Be Warned: No Spoilers
Genre: Splatterpunk Horror.
Firstly, before I get into this review, I have to say that Matt Shaw has balls. This world he built is highly controversial, and to publish it as well? That takes guts.
Now, be warned, Sick Bastards is not a book for everyone. Mostly, I’m pretty sure only a few people can handle it. The cover even comes with a warning label. With that said, this review won’t go into the details of the story for two reasons:
- No spoilers, and
- It’s graphic and I’d rather not risk grossing out my followers, and leave it up to you to decide whether to chance the book or not.
To start this review, I need to open with a premise. The content of the story is for the sake of fiction, the character development, and the plot. This is good to remember if you decide to read the book. This is not a story for readers to insert themselves or their moral standards onto the character/s. And, just as a disclaimer, the events and devices used in this book are not condoned or acceptable for real life. Yes, you’re probably getting an idea of this already from just this introduction.
Content aside, the story is great. Shaw has his characters nailed to a T. Well-developed and with proper character arcs we get to see throughout the story. The non-linear approach was an excellent decision in how to tell the story, giving flashbacks of important events to the narrator’s life from the moment he woke up in the house—with no recollection of anything prior.
Shaw also masterfully weaved curiosities in the form of details about the world and the scenario that carries the reader through with the mystery. The planes the sometimes fly overhead, the clear skies and green grass, the birds. How did the characters get there, what are those things in the woods, and what exactly happened to force the characters into such a situation?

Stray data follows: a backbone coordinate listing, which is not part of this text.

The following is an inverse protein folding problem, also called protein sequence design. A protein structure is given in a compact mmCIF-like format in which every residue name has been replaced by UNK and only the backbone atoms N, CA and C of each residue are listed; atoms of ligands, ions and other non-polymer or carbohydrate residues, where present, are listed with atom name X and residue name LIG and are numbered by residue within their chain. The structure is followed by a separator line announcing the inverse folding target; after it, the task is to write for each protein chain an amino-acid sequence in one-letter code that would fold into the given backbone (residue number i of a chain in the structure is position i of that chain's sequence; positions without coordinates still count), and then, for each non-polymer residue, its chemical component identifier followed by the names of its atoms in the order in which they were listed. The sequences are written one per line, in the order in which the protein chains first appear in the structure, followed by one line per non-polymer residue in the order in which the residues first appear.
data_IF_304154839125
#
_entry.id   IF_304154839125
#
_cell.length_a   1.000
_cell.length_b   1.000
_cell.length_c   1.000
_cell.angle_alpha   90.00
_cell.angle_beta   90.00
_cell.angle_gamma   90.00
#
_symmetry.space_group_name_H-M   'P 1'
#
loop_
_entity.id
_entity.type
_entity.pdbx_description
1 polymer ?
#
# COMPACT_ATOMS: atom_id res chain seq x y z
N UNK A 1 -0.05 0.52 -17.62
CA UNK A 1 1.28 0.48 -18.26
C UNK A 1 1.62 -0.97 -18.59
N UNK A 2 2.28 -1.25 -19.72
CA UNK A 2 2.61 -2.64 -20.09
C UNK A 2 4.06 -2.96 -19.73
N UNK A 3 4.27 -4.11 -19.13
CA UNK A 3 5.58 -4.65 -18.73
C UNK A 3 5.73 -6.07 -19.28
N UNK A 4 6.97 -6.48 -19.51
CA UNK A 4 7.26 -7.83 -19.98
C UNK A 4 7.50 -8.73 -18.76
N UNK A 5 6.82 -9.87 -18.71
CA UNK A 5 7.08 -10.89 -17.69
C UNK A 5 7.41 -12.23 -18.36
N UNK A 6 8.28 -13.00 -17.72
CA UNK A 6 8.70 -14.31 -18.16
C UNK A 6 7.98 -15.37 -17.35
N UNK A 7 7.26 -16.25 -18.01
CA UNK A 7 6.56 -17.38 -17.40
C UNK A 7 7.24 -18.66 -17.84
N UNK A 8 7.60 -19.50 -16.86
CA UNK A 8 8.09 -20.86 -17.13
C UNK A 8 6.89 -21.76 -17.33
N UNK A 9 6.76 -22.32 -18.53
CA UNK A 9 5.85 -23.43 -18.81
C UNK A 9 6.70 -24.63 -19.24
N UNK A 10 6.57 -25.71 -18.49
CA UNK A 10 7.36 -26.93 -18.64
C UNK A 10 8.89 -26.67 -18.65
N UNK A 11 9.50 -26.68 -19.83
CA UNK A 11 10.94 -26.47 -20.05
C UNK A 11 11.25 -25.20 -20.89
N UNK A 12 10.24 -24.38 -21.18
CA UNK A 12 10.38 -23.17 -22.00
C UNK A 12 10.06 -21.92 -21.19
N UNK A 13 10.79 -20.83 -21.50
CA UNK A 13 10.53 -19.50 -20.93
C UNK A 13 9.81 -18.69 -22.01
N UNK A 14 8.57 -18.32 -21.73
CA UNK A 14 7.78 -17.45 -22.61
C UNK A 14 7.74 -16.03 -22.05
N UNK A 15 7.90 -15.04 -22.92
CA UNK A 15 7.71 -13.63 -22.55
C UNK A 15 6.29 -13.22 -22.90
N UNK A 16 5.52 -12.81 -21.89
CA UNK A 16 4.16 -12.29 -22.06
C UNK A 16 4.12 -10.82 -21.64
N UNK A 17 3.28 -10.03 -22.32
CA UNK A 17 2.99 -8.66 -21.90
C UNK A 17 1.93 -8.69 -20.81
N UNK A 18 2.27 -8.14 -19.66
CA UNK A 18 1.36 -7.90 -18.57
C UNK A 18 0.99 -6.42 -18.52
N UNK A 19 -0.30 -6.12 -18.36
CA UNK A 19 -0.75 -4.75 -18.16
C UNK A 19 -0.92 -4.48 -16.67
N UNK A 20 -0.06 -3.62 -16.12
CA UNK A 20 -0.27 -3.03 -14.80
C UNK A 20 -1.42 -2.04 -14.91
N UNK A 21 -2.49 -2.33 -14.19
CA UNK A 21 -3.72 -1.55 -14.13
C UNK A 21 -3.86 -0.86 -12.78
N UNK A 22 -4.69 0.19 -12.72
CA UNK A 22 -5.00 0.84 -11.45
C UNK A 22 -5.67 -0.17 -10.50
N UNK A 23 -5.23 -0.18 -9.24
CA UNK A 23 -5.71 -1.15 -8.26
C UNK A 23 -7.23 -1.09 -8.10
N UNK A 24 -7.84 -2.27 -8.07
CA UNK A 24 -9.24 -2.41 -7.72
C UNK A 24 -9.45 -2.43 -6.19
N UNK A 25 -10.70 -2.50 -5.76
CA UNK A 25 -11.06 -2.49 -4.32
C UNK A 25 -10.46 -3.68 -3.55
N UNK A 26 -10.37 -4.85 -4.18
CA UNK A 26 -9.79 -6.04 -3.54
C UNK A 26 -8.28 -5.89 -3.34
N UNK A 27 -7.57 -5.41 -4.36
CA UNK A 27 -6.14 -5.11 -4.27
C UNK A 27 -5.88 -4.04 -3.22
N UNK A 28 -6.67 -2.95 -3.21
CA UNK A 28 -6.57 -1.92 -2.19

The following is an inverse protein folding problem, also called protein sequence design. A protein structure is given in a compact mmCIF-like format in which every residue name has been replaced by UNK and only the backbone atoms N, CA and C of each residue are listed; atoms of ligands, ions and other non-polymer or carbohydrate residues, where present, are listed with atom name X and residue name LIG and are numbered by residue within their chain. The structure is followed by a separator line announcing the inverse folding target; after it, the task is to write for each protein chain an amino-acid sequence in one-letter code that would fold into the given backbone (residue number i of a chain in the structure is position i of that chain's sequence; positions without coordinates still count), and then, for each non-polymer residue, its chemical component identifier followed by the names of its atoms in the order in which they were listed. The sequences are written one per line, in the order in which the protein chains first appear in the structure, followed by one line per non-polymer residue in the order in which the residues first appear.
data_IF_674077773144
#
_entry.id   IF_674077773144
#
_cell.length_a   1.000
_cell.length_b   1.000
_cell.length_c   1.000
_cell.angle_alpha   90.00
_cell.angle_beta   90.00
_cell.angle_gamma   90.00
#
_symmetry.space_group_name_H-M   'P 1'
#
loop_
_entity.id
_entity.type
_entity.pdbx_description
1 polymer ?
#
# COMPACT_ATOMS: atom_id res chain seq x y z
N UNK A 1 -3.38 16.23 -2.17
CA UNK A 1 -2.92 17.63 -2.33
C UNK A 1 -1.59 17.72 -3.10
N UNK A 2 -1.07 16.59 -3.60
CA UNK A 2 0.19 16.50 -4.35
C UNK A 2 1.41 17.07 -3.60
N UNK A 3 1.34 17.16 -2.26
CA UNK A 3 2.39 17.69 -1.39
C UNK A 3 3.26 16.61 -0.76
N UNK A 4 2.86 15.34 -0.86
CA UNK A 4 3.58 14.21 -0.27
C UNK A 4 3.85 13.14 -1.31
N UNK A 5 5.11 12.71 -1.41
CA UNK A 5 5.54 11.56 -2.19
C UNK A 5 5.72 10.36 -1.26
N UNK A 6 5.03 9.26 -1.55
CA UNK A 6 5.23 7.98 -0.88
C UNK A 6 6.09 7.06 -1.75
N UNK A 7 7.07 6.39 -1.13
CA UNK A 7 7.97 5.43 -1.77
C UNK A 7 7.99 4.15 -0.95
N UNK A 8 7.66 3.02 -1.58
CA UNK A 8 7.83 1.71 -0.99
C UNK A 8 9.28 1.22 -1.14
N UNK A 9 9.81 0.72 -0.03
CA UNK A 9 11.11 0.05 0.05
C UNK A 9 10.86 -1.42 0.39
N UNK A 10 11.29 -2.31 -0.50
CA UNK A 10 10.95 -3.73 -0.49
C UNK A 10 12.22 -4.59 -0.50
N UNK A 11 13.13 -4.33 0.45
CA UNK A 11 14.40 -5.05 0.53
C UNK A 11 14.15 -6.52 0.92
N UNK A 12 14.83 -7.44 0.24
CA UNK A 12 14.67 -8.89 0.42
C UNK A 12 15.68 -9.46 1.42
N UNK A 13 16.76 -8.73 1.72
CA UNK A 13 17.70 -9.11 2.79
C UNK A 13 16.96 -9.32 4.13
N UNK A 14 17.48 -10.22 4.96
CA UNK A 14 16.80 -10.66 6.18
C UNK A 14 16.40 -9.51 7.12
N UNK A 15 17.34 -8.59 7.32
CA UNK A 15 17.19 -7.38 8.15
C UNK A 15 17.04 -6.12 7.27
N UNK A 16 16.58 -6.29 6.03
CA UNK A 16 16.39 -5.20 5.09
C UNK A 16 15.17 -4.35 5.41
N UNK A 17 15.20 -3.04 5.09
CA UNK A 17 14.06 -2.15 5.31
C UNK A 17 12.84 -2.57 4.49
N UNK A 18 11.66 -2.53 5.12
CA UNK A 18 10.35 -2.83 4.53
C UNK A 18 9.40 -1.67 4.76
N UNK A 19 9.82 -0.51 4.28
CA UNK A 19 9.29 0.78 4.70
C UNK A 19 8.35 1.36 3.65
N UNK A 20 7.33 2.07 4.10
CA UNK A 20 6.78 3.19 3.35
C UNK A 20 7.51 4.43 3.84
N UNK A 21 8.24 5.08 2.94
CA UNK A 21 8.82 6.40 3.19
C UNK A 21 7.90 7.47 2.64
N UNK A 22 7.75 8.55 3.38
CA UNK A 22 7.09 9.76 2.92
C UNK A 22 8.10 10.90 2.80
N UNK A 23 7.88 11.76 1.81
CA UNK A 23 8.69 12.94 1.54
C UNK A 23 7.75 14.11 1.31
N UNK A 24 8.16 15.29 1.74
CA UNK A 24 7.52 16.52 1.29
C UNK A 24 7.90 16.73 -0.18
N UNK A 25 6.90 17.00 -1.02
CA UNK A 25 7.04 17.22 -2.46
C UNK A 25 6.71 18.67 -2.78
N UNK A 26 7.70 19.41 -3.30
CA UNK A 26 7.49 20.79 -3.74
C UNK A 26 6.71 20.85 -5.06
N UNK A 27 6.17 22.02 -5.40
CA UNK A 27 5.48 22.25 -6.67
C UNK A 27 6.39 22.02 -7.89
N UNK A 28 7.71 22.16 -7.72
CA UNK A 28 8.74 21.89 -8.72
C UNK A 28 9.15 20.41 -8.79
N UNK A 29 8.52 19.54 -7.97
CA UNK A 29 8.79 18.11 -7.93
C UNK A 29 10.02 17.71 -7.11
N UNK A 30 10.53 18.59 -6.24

It’s a gruesome life.
And an unpredictable story. The build up to the climax and resolution is excellently crafted. While I suspected what the truth was from about part three, I wasn’t exactly confident. Horror has a tendency to either go directly they way you think or not at all. So it was satisfying knowing I suspected right. All the signs were there but the way Shaw weaved them had me suspicious even further that they were only red herrings.
What set me off sometimes from the story was a little bit of authorsplaining (which isn’t so bad, honestly), the repetition of certain facts, and the purple prose. These are, of course, purely my own reader preference and they don’t necessarily detract from the story itself. The big repetitions are clearly used as a device for the atmosphere and tone of the latter parts of the story, though I’d have preferred if they gave new information of the same scenes instead of the word-for-word repeating.
I usually read the Author Notes or Afterword of a story I enjoy to glean some insight into the mind of the writer, and in this book it is definitely recommended to do so. This is the first time I’ve read something from Matt Shaw and, suffice to say, I look forward to reading his other works. It’s such good writing, I devoured the book in under a day. One, non-stop sitting.
Image retrieved from Amazon.com